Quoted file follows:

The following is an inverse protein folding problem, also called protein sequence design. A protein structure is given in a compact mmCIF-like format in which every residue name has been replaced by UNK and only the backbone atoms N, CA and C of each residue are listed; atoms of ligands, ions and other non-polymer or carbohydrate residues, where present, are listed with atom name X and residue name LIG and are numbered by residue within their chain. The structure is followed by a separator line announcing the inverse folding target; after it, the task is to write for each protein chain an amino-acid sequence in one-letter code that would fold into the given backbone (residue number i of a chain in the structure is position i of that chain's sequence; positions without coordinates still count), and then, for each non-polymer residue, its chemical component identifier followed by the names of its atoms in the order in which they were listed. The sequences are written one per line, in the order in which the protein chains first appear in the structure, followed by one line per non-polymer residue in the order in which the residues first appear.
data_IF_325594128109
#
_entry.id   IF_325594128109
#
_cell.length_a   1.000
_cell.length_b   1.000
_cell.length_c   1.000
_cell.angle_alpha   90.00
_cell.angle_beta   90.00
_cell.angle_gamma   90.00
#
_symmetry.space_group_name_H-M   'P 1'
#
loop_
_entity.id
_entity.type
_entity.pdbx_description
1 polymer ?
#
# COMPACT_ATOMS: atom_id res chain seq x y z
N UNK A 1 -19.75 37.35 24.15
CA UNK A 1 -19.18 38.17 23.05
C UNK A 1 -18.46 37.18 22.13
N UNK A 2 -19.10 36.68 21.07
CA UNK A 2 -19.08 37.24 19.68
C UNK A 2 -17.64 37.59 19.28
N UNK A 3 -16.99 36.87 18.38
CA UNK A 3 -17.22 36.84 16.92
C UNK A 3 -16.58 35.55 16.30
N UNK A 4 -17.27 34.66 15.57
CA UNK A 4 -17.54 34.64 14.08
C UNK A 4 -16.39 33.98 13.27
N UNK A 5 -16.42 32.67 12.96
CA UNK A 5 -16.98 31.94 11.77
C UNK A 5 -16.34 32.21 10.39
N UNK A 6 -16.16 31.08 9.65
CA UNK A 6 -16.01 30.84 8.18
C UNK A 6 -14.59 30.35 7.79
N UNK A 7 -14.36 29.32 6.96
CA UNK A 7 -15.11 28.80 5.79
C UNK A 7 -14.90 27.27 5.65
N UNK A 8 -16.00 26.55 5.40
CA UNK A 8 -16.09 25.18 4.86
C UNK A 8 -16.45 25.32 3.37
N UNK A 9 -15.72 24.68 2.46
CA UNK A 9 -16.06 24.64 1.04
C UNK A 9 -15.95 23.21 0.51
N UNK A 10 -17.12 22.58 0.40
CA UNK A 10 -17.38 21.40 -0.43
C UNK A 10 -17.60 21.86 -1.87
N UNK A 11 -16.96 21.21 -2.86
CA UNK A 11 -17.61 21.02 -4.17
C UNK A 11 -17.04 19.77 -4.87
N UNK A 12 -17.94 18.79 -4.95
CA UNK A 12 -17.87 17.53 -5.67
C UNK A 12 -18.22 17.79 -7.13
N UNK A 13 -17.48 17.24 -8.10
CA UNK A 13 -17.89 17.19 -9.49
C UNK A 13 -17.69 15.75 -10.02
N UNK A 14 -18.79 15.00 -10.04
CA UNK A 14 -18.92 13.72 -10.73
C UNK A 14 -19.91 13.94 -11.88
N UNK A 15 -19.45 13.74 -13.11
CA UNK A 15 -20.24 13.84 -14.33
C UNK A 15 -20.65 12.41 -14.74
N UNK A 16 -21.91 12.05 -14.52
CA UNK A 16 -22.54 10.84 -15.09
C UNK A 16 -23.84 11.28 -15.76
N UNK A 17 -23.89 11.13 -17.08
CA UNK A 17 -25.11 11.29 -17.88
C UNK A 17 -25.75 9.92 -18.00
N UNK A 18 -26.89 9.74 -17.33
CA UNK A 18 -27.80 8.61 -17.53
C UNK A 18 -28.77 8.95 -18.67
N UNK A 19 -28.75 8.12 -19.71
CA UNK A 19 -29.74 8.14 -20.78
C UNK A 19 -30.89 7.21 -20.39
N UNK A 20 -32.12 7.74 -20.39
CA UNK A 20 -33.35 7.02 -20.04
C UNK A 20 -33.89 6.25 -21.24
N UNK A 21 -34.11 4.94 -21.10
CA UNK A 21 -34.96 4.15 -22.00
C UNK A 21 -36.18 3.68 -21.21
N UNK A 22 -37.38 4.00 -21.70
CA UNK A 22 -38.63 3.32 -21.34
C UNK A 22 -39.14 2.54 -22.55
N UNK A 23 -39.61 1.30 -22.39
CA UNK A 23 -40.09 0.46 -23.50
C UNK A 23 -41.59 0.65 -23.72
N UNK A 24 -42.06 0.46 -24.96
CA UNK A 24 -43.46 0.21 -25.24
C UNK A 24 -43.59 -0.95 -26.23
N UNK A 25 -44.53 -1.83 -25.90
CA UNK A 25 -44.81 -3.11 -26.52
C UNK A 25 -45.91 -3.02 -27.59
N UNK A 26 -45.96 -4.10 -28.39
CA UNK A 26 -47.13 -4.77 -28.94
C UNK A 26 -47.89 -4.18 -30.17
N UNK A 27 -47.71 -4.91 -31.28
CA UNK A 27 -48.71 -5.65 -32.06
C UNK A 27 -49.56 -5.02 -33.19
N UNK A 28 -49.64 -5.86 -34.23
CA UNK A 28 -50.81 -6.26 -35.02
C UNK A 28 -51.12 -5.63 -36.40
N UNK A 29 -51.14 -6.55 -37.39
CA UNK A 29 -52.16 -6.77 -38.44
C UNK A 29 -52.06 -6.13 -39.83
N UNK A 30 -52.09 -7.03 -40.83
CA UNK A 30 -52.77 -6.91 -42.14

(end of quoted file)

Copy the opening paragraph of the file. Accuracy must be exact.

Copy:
The following is an inverse protein folding problem, also called protein sequence design. A protein structure is given in a compact mmCIF-like format in which every residue name has been replaced by UNK and only the backbone atoms N, CA and C of each residue are listed; atoms of ligands, ions and other non-polymer or carbohydrate residues, where present, are listed with atom name X and residue name LIG and are numbered by residue within their chain. The structure is followed by a separator line announcing the inverse folding target; after it, the task is to write for each protein chain an amino-acid sequence in one-letter code that would fold into the given backbone (residue number i of a chain in the structure is position i of that chain's sequence; positions without coordinates still count), and then, for each non-polymer residue, its chemical component identifier followed by the names of its atoms in the order in which they were listed. The sequences are written one per line, in the order in which the protein chains first appear in the structure, followed by one line per non-polymer residue in the order in which the residues first appear.